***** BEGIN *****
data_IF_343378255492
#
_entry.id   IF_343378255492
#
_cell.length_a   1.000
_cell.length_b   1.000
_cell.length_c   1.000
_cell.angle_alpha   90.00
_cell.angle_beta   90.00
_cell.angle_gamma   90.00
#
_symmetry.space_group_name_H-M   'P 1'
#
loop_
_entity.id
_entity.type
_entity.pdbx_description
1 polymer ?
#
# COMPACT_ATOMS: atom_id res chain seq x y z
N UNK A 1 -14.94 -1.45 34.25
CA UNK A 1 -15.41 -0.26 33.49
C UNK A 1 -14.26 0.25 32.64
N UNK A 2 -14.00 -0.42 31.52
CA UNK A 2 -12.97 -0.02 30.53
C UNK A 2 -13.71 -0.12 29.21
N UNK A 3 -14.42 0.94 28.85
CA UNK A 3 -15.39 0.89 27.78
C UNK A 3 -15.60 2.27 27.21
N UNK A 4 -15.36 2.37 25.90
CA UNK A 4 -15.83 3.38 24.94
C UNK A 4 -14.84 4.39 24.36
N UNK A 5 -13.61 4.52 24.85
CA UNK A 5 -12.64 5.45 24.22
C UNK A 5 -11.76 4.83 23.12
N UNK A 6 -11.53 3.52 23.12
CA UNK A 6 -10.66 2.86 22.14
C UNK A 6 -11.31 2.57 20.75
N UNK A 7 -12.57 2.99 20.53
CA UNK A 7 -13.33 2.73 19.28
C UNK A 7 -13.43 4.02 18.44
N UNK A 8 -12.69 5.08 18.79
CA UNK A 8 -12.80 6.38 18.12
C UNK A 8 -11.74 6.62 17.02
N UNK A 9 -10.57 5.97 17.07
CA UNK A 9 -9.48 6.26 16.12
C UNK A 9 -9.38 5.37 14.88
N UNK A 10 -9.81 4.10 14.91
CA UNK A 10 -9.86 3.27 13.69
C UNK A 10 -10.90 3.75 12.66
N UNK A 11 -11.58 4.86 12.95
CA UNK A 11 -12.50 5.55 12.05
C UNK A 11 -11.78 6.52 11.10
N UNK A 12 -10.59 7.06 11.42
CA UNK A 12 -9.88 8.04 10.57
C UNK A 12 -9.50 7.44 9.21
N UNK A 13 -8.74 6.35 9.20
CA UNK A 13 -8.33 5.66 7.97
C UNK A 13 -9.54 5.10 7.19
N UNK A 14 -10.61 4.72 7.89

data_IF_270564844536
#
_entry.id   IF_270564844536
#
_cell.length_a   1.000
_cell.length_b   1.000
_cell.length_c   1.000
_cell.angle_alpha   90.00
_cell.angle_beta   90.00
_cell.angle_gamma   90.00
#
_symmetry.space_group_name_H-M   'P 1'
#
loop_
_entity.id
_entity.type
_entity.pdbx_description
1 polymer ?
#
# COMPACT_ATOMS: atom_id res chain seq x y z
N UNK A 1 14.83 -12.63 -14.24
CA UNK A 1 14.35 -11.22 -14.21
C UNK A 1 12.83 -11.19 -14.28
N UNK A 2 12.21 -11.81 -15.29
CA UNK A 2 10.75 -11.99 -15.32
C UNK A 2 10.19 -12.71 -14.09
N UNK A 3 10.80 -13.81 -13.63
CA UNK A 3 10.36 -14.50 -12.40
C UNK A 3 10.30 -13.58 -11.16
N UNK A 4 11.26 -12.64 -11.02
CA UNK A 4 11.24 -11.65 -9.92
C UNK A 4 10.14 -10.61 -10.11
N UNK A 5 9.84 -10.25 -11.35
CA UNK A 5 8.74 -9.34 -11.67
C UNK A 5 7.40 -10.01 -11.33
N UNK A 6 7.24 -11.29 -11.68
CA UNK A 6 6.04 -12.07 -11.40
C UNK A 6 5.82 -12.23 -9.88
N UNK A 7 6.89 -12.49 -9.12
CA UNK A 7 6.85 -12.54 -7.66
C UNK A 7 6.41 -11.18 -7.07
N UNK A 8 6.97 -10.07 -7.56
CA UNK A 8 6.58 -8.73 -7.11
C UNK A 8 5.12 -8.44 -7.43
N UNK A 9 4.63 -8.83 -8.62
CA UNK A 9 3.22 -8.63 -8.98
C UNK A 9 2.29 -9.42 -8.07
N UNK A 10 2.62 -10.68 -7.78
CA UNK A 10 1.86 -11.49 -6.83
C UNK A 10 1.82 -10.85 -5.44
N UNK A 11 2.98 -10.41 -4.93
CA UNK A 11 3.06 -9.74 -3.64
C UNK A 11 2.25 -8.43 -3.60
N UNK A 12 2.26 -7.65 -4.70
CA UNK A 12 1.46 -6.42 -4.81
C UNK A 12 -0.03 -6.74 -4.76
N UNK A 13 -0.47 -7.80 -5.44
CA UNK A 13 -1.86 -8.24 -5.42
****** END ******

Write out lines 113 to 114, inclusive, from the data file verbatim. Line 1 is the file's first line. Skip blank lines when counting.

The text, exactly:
C UNK A 11 2.25 -8.43 -3.60
N UNK A 12 2.26 -7.65 -4.70